Successful DUI Appeal in Florida Requires Good Defense Attorney

If you have been charged and convicted of a DUI in Florida, that’s not necessarily the end of the story. Depending on the circumstances and the details of your trial or plea deal, there could be an opportunity to appeal the conviction or the sentence – but you’ll need a good DUI defense lawyer to be successful.DUI appeal attorney

It’s important to note that not all cases will be ripe for appeal, and simply not liking the sentence or the permanence of a DUI conviction on your record won’t be enough. Typically, there has to be some kind of error made during the trial or sentencing in order to file a successful appeal of a DUI conviction. Because there are stringent time limits (usually just 30 days post-conviction) in which to file, it’s imperative you contact a lawyer as soon as possible.

Recently in Escambia County, Florida’s First District Court of Appeal upheld a 15-year prison sentence for a man convicted of a 2013 crash that resulted in the death of a passenger. Defendant was convicted of DUI manslaughter, which under F.S. 316.193 carries a maximum penalty of 15 years, as it is a second-degree felony. The fact that he was also convicted of DUI property damage meant that his sentence was longer than most for first-time offenders, though the judge did allow him to serve these terms concurrently (at the same time) rather than consecutively (back-to-back). 

According to NorthEscambia.com, defendant had a blood-alcohol concentration of 0.196, more than twice the legal limit of 0.08, when he reportedly pulled out in front of an 18-wheeler truck on the highway. Although he was making a right turn on red at the intersection, the truck had the green light and defendant did not have a green arrow turn signal. The truck was traveling approximately 45 mph. Defendant’s passenger was declared dead at the scene.

In his appeal, defendant argued:

  • His original defense attorney was ineffective for failing to renew an objection for striking an African American juror (defendant is black). However, the appellate court noted a white juror was also removed;
  • His original defense attorney should have moved to strike the opinion testimony of a highway patrol trooper, during which the trooper indicated he believed defendant at-fault and that “other circumstances” (i.e., scent of alcohol on defendant’s breath) led the trooper to believe he was at-fault. Trooper had not witnessed the crash or talked to witnesses when the conclusion of fault was reached. Appellate court determined allowance of this testimony, even if improper, would not have changed the outcome of trial.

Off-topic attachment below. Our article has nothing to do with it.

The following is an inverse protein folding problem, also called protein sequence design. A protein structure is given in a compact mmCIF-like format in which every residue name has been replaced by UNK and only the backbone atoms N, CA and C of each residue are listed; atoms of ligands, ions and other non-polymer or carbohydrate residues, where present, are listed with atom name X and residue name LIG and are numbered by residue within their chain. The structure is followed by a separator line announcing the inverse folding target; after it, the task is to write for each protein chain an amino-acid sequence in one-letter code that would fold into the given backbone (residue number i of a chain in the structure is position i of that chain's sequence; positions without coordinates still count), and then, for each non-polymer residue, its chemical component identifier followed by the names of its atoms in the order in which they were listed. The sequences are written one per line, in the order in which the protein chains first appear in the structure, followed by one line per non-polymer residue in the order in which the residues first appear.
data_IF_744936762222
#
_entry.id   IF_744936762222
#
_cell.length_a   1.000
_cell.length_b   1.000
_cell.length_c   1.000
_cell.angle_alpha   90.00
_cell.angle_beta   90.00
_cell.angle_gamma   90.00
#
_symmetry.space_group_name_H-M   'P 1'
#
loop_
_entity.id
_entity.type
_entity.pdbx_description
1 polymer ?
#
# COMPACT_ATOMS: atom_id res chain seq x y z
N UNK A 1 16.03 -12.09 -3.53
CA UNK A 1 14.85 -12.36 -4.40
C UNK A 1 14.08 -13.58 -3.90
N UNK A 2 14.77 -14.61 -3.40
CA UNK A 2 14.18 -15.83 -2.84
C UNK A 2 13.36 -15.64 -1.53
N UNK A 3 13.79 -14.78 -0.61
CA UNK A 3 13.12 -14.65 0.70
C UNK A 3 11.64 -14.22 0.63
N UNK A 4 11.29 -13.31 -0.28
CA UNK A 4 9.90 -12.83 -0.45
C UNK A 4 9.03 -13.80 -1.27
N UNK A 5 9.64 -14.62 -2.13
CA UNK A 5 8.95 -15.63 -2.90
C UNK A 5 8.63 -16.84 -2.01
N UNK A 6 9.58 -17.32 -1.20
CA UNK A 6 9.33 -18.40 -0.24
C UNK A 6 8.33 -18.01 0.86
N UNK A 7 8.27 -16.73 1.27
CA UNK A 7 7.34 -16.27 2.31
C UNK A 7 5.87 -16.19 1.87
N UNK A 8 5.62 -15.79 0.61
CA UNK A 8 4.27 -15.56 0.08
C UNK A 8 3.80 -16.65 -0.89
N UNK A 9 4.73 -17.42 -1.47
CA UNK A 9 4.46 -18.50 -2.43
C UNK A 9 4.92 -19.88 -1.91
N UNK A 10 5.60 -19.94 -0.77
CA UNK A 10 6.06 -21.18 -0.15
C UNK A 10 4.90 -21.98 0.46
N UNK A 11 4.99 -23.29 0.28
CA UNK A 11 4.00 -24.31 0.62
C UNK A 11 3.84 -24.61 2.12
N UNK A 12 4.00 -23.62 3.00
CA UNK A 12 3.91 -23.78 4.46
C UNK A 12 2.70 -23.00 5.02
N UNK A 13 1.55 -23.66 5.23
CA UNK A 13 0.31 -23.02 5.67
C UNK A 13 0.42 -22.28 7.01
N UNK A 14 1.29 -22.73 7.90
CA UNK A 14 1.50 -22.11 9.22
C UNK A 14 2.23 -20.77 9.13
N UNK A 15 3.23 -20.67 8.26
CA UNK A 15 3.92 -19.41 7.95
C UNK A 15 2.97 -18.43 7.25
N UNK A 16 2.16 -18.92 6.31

• His original defense attorney failed to move for acquittal on basis of state’s state’s failure to prove evidence of intoxication. Appellate court rejected this because his attorney did not object to introduction of evidence of his blood-alcohol concentration.
  • His original defense attorney failed to object to faulty juror instructions and an improper closing argument by the prosecution. Appellate court found neither would have altered the outcome of the trial.
  • Trial court improperly instructed jurors on the statutory presumption of impairment. Appellate court ruled defense attorney did not object to introduction of the lab report concerning his blood-alcohol level, so there was no basis to disregard that evidence or the instruction.

We must point out that appellate courts will not re-weigh the evidence or hold a brand new trial (unless evidence has been newly-discovered that would have made a difference in the outcome of the trial). Instead, justices will look closely at the transcripts from the trial and the trial process to ascertain whether a legal error was made. From there, they will make a ruling on your appeal.

Possible outcomes include:

  • Affirming the conviction;
  • Reversing the conviction;
  • Reversing and remanding for a new trial;
  • Remanding the case for re-sentencing with specific instructions.

Appeals are not easy to win, but neither are they impossible. Having an experienced lawyer is imperative. If you are interested in exploring whether your case is ripe for appeal, contact a Fort Lauderdale DUI defense attorney as soon as possible.

Call Fort Lauderdale Criminal Defense Attorney Richard Ansara at (954) 761-4011. Serving Broward, Miami-Dade and Palm Beach counties.

Additional Resources:

Appeals Court Upholds DUI Manslaughter Conviction Of Cantonment Man, March 1, 2018, NorthEscambia.com

More Blog Entries:

Florida Supreme Court Rejects DUI Blood Sample Challenge, Feb. 22, 2018, Fort Lauderdale DUI Appeal Attorney Blog